The slide path preferably is formed by the inclined upper edges 17 of the hold-down elements 14 which, all, are coupled to the common rail. Thus, synchronous positioning of the hold-down elements 14 is obtained so that they can readily grip the cassette by the notches 14'. The hold-down elements 14, thus, have a dual function since, for one, they hold the cassette in the position and, for another, they define the slide surface. If one cassette is to be exchanged against another, it is only necessary to raise the hold-down elements 14 upwardly, which releases the cassette. At that time, the slide path formed by the upper edges is not needed because no function thereof is required during the change of cassettes.
The pivot segments 18 have a terminal edge which is spaced slightly from the outer contour of the cassette 8 or, rather, the left wall 8b thereof. The pivot segments can pass beneath the edges 17 defining the slide surface, or can remain flush therewith. This construction of the pivot segments permits placing them close to the cassette so that the spacing between the frame 3 and the support 9 can be reduced to a minimum, thus reducing the overall size of the apparatus. Further, the accuracy with which small material, that is, small-diameter rods, can be handled, is improved. The stop means at the end of the slide surface, as described, preferably, are the sliders or pushers 24 which have a front edge concentric with the pivot axis of the segments 18. The result will be that rod material which is lifted from the slide path will be transported in a circular path, which is particularly simple, and is of low friction and low slide resistance.
The sliders 24 are preferably coupled to a common rail and, individually, form disk or plate elements. The group or row of sliders then is shifted parallel to the plane of the slide path by suitable longitudinal translation power elements, typically and preferably piston-cylinder units. They are shifted at an inclined upwardly extending path to such an extent that the lower end of the front edge passes at least along the longitudinal edge of the cassette. This is important since the stop function of the slider is also available to place the rods back into a cassette, that is, in transferring of rods from the bar elements 10, 10' to the cassette. The sliders can have lower rest positions which can be determined or controlled in accordance with the cross section of the material, so that they, simultaneously, will function as a separating element to separate, for example, adjacent rods as they are being handled. As the pivot elements 18 pivot, only a single rod is being transferred at a time, which improves counting permits controlled placement of predetermined numbers of rods 33 on the bar elements 10, 10'.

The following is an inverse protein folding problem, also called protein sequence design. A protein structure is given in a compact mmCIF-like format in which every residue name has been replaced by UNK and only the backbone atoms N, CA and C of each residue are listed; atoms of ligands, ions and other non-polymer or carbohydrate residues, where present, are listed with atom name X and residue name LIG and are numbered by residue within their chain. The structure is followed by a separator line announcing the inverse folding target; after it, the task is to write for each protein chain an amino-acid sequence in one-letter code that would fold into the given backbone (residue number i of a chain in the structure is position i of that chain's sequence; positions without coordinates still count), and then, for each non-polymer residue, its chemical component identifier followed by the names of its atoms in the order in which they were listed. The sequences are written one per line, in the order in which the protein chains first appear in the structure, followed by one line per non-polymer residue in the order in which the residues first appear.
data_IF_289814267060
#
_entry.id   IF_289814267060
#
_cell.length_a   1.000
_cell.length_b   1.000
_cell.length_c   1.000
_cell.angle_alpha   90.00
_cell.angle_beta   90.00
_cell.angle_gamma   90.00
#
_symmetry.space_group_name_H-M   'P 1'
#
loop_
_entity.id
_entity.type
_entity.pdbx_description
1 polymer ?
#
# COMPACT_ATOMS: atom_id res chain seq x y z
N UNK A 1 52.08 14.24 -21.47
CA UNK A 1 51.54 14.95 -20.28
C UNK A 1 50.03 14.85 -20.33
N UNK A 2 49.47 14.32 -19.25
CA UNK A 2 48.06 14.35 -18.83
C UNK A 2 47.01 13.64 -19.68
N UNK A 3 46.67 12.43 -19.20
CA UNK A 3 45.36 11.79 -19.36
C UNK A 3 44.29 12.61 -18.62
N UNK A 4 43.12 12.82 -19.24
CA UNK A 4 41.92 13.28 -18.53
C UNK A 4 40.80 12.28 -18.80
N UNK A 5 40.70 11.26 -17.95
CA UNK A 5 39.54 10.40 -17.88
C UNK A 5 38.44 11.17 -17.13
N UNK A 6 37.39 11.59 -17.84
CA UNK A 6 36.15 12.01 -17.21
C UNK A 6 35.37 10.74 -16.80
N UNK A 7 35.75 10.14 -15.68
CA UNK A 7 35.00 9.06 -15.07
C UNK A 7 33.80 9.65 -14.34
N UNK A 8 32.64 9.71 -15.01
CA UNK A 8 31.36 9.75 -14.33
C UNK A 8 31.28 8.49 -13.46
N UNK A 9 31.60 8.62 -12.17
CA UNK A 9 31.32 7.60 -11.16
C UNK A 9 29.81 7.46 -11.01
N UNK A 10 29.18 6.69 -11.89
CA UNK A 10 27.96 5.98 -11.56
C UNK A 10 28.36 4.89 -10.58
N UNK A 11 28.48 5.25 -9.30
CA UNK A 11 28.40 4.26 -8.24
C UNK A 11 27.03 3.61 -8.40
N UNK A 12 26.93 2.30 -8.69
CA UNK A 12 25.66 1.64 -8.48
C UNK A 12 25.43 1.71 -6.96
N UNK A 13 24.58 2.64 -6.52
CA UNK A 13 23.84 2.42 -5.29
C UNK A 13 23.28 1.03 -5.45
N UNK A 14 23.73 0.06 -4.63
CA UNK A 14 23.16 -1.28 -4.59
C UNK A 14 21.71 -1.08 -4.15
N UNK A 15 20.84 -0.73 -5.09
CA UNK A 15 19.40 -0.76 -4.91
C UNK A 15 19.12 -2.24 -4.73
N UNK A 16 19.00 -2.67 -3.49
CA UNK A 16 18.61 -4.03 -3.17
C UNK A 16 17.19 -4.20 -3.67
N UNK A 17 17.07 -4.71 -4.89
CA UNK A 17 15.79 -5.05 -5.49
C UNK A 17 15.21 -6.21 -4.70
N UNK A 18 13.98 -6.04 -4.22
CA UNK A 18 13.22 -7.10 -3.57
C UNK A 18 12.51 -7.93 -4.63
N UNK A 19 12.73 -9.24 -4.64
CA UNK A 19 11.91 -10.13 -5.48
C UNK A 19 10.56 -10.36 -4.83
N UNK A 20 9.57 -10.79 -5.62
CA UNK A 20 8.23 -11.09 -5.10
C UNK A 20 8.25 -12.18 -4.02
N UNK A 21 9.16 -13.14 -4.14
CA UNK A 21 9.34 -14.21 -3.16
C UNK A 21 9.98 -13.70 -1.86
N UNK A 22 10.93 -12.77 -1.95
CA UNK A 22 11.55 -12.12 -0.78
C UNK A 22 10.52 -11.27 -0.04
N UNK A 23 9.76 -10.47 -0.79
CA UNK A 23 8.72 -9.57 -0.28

The bar elements, preferably, are rod units or the like, or rollers to form a roller conveyor, distributed along the length of the cassette. The horizontal space between the bar elements then can be used to place the sliders, the segments, and the like. Additional space is available, for example for insertion of the tines 32' of the hoist 32 between respective bar elements. The bar elements, by being pivotably returned, in approximately horizontal position but capable of inclination plus or minus from the horizontal permits ready placement of the rods 33 close to the end stop 30, or away therefrom, (FIG. 12) if rods are to be unloaded from the bar elements.
The degree of inclination which the bar elements receive permit matching to the diameter, material characteristics, and cross-sectional shape of the rods. For example, rods with square or rectangular cross section slide on the bar elements, whereas rods with circular cross section can roll. The inclination, thus, will depend on the distance which the respective rods have to cover as they move across the bar elements. The degree of inclination for circular rods can be very low; for square cross-section material, this may not be sufficient. Higher inclination, however, would cause round rods to roll off too fast, requiring special stops while, also, increasing the noise level within a storage shed or warehouse where the apparatus is located. Consequently, providing for variable inclination has environmental and material handling advantages.
Tilting the bar elements toward the right (FIG. 1), that is, towards the cassette, permits movement of the rods under gravity towards the sliders, so that they can be transferred to the cassettes by joint action of the sliders and the segments 18.
When forming the bar elements 10 as rollers, a roller conveyor is obtained so that, directly from the bar elements, rods 33 can be withdrawn longitudinally, for example for a cutting or sewing machine to cut the rods to predetermined lengths.
Feelers 40, 41 permit counting the rods which pass over the respective edges, and by placing feelers on all or a large number of the longitudinally staggered elements 24, 18, a determination of length can also be obtained. Counting the rods which pass the sensors permits recording the number of rods which are fed on the bar elements, or removed therefrom, so that by a simple program, the transfer apparatus also provides inventory information, as well as information of material available for further handling or working. This information is obtained in connection with change of cassettes, or loading and unloading of cassettes, without requiring any additional time. The information is available at the time the material is being handled and before it is transferred to a using apparatus.
Another arrangement which permits a more accurate length determination can utilize sliders 24 in which a plurality of sensors are located adjacent each other in longitudinal direction of the rod material. By evaluating signals from each of the respective sensors, longitudinally spaced along the length of the rods, an accurate determination of the length of the rods being transferred can be obtained. The sliders 24 can be, but need not be, plate elements and may have a significant extension in the longitudinal direction of the rods, or be coupled to an extension arm to carry additional sensors.
Various changes and modifications may be made within the scope of the inventive concept.
A suitable angle of the deflection of the bar elements 10, 10' from the horizontal is : ±35° which overall deflection is to be deemed to be included in the term "essentially horizontal".